I'm not bagging on Lannan, he's a good pitcher, I just think he is a bit hyped around here (thank you Tracee Hamilton). Just getting outs and a "chance" to win doesn't seem like a consensus answer for a #2. I would think you would want your #2 to get the wins. And actually, does Lannan really give that good of a chance? He averages ~ 6 innings a start (Almost exactly 6 innings if you take out his two complete games). And remember this is an average and Lannan is not one to get blown out, which means he had a bunch of 5 inning and some 7 inning performances. Regardless, even if it was exactly 6 innings every night, bullpens usually don't have good 7th inning pitchers. If he consistently went deeper he would win more and hence give a better chance. Which is what I would expect from an "Ace" or #2.

Posted by: lpatashn | February 19, 2010 4:24 PM | Report abuse

Posted by: lpatashn | February 19, 2010 4:27 PM | Report abuse

So this is not the first (or even second) time we have heard that the Nats were the first organization to contact a player that they ended up signing. It would seem that Rizzo and company are anticipating when players become available and getting on the phone at first light. This strategy does not always work but it very clearly sometimes works. Out hustle the competition. Perhaps something to take note of ...

Posted by: natbiscuits | February 19, 2010 4:29 PM | Report abuse

Good to hear the agent's take on the pursuit of the Nats on CMW, although you expect to hear rosy things at these pressers. Any compliment our FO gets should make us smile.

Posted by: SCNatsFan | February 19, 2010 4:29 PM | Report abuse

Olsen will be the 2010 Nats "Come Back Player of the Year".
CMW will be 2011. Just beating out Zimmermann.

Posted by: 1stBaseCoach | February 19, 2010 4:48 PM | Report abuse

Lannan threw closer to 6 and 1/3 innings per game. Only 25 pitchers threw more innings than Lannan did. He will likely throw more innings this year...I don't know what the recommended percentage increase in a pitcher's innings is from year to year, but it would probably result in a little less than an inning a start for Lannan this year.

You also can't completely blame Lannan for the unearned runs, nor can you blame him for the putrid run support he received last year. It appeard that whenever he threw, the lineup didn't really hit.

You have to be able to rely on your bullpen, as well. It would be interesting to see how many of his losses came from inherited runners scored, and how many of his no decisions would have been wins had the pen held on in the 8th or 9th.

Posted by: Cavalier83 | February 19, 2010 4:48 PM | Report abuse

I'm starting to feel fuzzy all over. Hope I still feel that way come June.

Posted by: dovelevine | February 19, 2010 3:21 PM

I think you should take a shower. And before June.


Posted by: NatsNut | February 19, 2010 5:10 PM | Report abuse

lpatashn, we're quibbling here, but I think Lannan fits the bill as a number two starter. Going six innings every start is pretty standard stuff these days (Marquis' average for the past three years is around six). But, more importantly, look at Chico Harlan's stats on Lannan from an earlier post:

* Lannan is one of 32 pitchers in MLB across the last two years with 350+ IP and an ERA under 4.00.

* He is one of 43 active MLBers with 70+ starts and a lifetime ERA under 4.00.

Based on ERA, he's a number two. He may not get there using the stuff that you see from a normal number two, but he's a number two starter.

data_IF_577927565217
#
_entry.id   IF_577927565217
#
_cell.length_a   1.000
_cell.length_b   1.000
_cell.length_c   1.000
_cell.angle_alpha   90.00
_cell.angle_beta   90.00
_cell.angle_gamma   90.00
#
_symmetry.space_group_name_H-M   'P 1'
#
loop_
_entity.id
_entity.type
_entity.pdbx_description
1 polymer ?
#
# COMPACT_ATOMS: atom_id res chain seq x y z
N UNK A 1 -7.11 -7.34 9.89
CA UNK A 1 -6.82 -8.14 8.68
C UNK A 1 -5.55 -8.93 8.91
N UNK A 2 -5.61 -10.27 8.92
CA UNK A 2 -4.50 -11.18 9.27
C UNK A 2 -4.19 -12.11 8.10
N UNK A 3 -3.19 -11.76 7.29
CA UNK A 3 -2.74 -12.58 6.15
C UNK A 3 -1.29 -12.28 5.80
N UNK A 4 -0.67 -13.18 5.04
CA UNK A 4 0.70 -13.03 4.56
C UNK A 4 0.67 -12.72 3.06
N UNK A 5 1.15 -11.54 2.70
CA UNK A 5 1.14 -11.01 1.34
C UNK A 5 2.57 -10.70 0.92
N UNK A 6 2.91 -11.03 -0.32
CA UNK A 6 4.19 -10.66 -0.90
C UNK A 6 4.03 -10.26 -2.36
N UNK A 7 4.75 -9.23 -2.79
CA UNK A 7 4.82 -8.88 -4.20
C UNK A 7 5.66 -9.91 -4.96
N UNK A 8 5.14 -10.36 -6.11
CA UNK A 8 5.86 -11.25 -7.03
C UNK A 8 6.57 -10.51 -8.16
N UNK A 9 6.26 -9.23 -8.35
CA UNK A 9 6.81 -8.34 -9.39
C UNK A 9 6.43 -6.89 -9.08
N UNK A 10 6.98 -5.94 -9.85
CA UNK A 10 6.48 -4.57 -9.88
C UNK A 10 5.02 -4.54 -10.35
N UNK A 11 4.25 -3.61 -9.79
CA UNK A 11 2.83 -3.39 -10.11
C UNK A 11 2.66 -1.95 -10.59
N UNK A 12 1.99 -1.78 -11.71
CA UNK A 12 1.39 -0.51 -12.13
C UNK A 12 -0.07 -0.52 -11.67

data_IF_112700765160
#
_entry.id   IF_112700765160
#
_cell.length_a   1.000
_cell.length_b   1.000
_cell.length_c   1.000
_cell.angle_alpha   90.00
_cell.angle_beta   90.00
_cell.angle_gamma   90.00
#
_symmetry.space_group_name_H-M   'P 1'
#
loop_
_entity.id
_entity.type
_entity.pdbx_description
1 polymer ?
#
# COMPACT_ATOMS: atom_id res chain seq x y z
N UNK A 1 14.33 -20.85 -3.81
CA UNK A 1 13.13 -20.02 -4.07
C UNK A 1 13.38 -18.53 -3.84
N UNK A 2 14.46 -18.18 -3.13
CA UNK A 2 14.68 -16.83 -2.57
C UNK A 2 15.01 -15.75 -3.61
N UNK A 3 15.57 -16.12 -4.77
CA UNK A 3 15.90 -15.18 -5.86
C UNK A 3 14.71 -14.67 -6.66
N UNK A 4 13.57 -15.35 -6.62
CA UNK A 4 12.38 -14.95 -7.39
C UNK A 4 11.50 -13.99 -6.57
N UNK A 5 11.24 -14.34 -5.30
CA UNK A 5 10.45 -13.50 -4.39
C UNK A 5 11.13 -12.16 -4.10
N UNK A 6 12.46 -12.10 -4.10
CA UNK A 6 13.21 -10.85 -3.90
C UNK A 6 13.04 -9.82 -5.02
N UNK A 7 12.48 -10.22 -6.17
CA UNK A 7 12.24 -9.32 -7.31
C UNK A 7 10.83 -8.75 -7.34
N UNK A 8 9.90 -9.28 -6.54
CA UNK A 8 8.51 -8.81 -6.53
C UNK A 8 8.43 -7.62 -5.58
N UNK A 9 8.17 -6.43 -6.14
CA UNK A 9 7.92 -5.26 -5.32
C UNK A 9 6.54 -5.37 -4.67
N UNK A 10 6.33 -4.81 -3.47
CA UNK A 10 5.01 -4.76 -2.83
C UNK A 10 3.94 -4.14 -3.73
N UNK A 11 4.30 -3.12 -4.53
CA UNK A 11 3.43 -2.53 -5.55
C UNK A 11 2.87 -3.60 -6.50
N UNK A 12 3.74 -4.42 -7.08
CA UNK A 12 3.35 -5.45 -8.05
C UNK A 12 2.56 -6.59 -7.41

If he pitched for a good team, he'd have won at least 12 games in each of the last two years.

Posted by: baltova1 | February 19, 2010 5:23 PM | Report abuse

"Olsen will be the 2010 Nats "Come Back Player of the Year".
CMW will be 2011. Just beating out Zimmermann."

Oh, additionally, add Detwiler...and any other number of other 'future' Nats.

This club is snakebit.

Posted by: 1stBaseCoach |

Posted by: 1stBaseCoach | February 19, 2010 5:36 PM | Report abuse

Can Lannan be considered a #2 Starter?
Let's ask reality!

There are 16 NL teams.
Does Lannan's 2009 performance rank among the top 32 SP's in the NL?

Inning pitched - 14th
ERA - 22nd
WHIP - 30th

So, seems to me that he is a #2 starter, in the lower tier of #2's for sure, but if you're among the 32 best SP's in the NL, it's kinda hard to suggest that you're not a #2 starter.

Did he perform last year like a #2 that a real playoff contenders ha in their rotation? Nah.

Posted by: Sunderland | February 19, 2010 5:49 PM | Report abuse

Sunderland's assessment is accurate. And we should be looking at it from a 'playoff' perspective. By the way, do all 32 teams even have a true #1? Or even true and worthy #2's? Might be a better approach to rack up the contending teams and compare Lannan to them.

Posted by: Nataholic | February 19, 2010 6:06 PM | Report abuse

I really don't get hung up on what # a guy is in the rotation. The fact is Lannan did a very good job, is a left-hander, and is still young. I believe he's going to get better in time. Last year, I thought he kind of hit a wall in August, but he bounced back with a nice September. Remember this was his first year in his career that he threw over 200 innings, so to me it wasn't that suprising. But if you eliminate August, his ERA would have been really impressive. As for the wins, he got poor run support and our bullpen blew leads for him. You can't blame him for that.

Posted by: curlyWfan | February 19, 2010 6:21 PM | Report abuse

Two of the 32 teams definitely do not have an ace.

Posted by: markfromark | February 20, 2010 7:13 PM | Report abuse

The comments to this entry are closed.

RSS Feed
Subscribe to The Post

© 2010 The Washington Post Company